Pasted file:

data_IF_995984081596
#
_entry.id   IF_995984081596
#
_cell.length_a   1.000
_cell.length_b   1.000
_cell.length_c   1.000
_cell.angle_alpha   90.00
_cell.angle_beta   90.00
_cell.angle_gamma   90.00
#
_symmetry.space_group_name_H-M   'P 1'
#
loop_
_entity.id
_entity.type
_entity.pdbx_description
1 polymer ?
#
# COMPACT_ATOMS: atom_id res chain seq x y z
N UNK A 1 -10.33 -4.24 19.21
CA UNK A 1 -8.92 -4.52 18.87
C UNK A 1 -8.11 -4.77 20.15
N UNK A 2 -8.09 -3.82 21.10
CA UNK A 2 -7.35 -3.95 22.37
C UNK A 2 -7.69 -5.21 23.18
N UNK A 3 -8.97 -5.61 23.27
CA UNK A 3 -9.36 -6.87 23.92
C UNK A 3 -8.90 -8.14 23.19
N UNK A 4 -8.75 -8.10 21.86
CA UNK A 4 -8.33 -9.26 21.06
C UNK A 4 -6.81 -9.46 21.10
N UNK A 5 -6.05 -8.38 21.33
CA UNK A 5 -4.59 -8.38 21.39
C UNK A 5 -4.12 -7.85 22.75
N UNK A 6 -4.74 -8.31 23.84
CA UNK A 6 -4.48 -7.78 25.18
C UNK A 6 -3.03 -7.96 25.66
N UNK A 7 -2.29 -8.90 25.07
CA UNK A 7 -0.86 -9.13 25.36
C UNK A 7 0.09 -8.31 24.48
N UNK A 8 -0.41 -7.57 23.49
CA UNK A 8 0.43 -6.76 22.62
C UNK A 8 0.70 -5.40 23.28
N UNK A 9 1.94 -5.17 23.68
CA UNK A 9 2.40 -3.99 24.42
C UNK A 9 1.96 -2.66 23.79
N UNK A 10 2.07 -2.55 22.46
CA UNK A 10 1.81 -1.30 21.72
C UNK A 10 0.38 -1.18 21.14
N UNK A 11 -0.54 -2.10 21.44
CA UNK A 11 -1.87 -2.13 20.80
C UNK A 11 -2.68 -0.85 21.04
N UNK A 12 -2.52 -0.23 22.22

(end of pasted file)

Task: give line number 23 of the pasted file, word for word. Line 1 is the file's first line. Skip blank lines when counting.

C UNK A 1 -8.11 -4.77 20.15